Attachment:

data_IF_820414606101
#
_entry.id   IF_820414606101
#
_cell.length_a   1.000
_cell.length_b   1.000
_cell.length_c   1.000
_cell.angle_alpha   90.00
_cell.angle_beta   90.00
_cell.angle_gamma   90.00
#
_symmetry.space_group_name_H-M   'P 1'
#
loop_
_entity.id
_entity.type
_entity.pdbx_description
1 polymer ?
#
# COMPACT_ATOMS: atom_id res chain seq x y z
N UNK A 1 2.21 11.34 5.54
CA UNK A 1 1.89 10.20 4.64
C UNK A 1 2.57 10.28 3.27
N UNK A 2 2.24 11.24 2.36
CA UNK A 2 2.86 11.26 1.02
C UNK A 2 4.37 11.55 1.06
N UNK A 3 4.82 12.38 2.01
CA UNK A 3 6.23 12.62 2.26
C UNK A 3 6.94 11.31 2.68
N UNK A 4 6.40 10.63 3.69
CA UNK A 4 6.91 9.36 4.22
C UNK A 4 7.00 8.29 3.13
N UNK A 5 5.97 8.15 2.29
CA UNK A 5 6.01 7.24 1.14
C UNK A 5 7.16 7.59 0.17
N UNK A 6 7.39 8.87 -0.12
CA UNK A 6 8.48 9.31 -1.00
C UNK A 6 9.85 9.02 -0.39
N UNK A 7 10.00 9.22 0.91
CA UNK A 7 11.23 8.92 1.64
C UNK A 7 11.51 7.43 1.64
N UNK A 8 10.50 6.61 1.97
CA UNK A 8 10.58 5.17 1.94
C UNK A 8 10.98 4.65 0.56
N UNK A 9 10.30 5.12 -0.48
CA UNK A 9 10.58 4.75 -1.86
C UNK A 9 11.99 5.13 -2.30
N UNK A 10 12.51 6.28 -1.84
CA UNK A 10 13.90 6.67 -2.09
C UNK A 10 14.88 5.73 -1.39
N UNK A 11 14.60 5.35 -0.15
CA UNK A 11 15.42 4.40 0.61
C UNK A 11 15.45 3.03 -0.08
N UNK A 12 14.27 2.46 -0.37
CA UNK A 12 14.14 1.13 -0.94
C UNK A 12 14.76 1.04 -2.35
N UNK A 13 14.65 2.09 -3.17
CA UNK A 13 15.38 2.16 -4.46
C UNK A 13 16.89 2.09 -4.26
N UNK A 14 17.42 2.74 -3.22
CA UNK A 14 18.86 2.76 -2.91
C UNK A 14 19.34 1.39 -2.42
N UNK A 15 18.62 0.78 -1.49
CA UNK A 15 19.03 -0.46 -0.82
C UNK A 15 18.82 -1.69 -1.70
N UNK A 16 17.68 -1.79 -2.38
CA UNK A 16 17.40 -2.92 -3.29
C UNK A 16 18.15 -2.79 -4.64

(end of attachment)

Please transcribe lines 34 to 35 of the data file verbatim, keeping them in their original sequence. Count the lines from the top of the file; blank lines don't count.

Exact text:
CA UNK A 5 6.01 7.24 1.14
C UNK A 5 7.16 7.59 0.17